Forbes recently published an article questioning why people thought “Mad Max: Fury Road” was a hit while “Terminator Genisys” was a flop, despite both movies earning roughly the same amount of money. From a financial point of view, both movies may have made some money but not a lot, but from a critical point of view, it’s obvious why people think “Mad Max: Fury Road” was a hit while “Terminator Genisys” is not.
If you’ve seen both movies, you’ll notice that “Mad Max: Fury Road” is actually a good movie while “Terminator Genisys” is a mess. With “Mad Max: Fury Road,” you don’t really need to know much about the background of the previous Mad Max movies to enjoy it. With “Terminator Genisys,” you need to have seen the first two Terminator movies to understand what’s going on and even then it destroys your original ideas about the whole Terminator series.
“Terminator Genisys” starts off well by making us think John Connor is a good guy while Kyle Reese will be the hero just like the original “Terminator” movie. Then the movie throws in a slight twist and that’s where things start getting muddled that relies on the audience’s knowledge of the previous Terminator movies. Kyle lands in 1984 and immediately finds himself battle the liquid metal Terminator. Meanwhile the Terminator that originally went back in time runs into an older Terminator that promptly kills the evil Terminator.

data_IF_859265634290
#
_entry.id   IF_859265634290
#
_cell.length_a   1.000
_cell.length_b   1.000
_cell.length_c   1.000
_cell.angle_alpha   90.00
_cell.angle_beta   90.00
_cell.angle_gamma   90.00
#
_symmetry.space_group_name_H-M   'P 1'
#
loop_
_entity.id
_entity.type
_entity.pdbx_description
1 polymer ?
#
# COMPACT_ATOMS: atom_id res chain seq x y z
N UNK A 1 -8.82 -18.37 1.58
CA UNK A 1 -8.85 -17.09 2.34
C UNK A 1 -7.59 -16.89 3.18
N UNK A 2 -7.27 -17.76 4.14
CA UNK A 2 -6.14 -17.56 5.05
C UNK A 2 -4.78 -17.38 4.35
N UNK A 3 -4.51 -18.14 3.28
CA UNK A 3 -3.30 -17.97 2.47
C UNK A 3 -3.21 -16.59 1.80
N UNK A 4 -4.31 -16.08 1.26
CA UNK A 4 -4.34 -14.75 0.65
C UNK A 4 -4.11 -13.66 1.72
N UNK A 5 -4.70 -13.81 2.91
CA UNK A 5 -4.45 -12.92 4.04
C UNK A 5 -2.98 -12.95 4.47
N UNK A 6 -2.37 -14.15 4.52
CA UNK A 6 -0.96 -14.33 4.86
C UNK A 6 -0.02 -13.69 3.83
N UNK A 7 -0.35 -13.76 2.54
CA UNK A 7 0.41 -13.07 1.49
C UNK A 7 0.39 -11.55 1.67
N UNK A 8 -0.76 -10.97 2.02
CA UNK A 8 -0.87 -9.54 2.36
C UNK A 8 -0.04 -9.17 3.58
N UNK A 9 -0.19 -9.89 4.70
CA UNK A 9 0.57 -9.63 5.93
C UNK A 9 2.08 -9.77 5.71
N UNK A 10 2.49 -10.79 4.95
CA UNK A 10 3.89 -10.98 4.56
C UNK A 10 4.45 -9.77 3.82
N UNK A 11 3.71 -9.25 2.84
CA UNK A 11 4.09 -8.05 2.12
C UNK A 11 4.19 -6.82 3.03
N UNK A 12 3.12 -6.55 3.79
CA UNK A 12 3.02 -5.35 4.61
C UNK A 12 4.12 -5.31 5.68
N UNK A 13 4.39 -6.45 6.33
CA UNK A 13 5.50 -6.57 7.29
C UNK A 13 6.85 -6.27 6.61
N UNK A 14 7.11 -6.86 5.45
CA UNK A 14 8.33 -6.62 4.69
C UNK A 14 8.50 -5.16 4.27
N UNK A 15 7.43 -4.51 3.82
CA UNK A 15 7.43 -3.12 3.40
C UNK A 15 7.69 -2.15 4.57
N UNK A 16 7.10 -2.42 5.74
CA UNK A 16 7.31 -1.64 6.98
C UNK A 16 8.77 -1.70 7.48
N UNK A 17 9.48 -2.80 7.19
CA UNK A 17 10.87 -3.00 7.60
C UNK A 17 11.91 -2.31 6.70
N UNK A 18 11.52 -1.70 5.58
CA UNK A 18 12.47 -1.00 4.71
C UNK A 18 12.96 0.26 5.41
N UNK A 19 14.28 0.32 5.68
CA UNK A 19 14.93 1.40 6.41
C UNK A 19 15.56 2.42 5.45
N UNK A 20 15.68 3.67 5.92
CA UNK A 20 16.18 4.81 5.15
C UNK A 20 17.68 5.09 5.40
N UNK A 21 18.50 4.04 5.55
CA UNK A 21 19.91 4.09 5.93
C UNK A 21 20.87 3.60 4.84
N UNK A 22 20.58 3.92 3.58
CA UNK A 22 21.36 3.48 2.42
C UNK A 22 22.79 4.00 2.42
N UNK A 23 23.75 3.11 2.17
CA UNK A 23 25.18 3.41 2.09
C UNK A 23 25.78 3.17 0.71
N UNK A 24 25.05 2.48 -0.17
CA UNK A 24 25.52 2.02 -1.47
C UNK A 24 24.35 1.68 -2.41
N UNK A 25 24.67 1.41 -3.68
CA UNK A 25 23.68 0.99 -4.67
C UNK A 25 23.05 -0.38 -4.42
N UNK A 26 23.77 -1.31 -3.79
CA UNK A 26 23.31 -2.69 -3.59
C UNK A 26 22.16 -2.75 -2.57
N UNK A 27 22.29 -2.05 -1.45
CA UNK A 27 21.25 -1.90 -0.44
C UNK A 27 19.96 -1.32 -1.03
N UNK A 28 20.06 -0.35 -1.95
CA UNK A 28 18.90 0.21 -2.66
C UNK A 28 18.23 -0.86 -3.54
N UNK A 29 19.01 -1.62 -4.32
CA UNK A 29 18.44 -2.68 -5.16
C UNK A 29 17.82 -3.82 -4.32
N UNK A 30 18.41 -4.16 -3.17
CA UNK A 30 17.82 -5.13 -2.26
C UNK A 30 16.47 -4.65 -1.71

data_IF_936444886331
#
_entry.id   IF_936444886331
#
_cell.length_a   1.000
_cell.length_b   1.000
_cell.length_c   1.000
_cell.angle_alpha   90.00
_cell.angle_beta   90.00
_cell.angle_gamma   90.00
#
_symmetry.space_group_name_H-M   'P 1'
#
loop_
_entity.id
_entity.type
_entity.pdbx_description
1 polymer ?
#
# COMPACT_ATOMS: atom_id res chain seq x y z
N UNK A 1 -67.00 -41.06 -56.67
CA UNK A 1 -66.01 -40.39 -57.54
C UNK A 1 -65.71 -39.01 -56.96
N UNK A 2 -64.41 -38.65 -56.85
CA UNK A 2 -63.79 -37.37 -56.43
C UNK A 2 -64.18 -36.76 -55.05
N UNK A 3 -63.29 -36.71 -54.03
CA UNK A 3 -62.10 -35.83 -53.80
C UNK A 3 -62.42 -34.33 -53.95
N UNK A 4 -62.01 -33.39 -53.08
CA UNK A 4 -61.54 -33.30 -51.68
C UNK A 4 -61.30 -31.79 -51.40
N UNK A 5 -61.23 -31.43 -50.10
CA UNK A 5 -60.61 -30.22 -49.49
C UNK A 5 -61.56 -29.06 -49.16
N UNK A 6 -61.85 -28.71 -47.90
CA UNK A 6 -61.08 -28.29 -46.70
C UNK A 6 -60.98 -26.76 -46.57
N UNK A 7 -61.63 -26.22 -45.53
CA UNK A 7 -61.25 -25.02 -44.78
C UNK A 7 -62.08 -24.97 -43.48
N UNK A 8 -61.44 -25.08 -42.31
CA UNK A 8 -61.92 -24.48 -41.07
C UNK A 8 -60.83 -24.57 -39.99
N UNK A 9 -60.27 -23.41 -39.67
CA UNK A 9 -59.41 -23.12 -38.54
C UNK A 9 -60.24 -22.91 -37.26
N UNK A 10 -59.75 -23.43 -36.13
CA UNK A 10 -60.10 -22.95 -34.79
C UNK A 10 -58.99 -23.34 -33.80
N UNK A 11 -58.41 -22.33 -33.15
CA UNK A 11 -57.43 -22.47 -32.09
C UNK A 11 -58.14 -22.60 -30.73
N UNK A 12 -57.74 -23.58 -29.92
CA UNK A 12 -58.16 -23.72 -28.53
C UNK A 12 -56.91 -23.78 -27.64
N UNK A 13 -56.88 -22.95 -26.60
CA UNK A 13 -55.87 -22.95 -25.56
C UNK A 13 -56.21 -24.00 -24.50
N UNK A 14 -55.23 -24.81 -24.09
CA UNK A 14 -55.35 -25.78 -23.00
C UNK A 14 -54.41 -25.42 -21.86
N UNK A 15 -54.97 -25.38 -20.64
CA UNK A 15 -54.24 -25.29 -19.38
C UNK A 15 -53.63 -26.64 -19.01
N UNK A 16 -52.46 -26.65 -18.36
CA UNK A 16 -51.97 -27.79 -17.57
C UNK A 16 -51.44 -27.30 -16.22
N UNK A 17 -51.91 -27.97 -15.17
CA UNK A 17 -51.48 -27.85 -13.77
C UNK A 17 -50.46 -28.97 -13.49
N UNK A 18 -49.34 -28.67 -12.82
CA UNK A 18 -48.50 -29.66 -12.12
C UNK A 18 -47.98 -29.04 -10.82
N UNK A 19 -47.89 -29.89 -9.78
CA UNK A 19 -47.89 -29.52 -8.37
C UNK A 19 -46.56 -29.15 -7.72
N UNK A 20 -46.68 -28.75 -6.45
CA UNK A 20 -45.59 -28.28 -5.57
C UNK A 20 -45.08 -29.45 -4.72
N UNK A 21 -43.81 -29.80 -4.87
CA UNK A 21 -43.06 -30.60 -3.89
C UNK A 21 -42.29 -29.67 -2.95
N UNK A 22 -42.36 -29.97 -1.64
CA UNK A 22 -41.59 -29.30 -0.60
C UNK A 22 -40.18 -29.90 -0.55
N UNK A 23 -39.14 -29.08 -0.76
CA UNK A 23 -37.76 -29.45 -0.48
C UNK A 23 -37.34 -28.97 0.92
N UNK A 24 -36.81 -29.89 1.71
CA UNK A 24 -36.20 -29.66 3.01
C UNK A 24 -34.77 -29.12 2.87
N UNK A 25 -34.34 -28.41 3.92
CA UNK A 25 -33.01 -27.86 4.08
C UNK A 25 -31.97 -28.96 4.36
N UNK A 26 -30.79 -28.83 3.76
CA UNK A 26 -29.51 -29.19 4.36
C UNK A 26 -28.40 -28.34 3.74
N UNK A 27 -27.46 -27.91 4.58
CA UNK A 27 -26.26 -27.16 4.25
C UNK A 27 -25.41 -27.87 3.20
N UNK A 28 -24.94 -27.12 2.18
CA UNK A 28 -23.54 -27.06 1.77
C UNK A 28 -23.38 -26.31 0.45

Suddenly we have Terminators all over the place and the logic goes out the window. Kyle runs into a policeman who later becomes obsessed with understanding these time travelers, but this subplot never gets resolved. Just when we think the liquid metal Terminator will be the villain, he gets dissolved in acid almost as quickly as he appears. Then suddenly John Connor appears as the villain. With so many twists that change our view of who’s the hero and who’s the villain, the story makes little sense at all and shows what happens when you violate the basic structure of a story.
In “Mad Max: Fury Road,” we’re introduced to the hero and villain early in the story so we know exactly who to root for and who to root against. In “Terminator Genisys,” we think we know who the hero is but he turns out to be the villain. We also think we know who the villain is but one dies immediately and the other turns out to be the hero. Even worse, there’s no change in any of the heroes in “Terminator Genisys.” They remain exactly the same from the beginning to the end. All they do is go through lots of action and repetitive fighting.
In “Terminator 2,” the fighting taught us something new each time from learning the capabilities of the liquid metal Terminator to watching the hero learn he can defend his friends without killing. In “Terminator Genisys,” the fighting is repetitive, meaningless, and ultimately boring. More special effects and gunfire can’t create a more compelling story.
You can watch “Mad Max: Fury Road” and immediately understand who the hero and villain are and what each of them want. Best of all, you can see how the hero changes over time. In “Terminator Genisys,” there is no emotional change in the hero from start to finish and all the action scenes are either rehashed scenes from the older Terminator movies or short action sequences that rely on action instead of suspense, which makes the action scenes meaningless and boring.
“Terminator Genisys” is simply a boring movie while “Mad Max: Fury Road” is a far superior story. Watch both and see how “Terminator Genisys” violates the basic foundation of story structure and creates a lousy story experience as a result.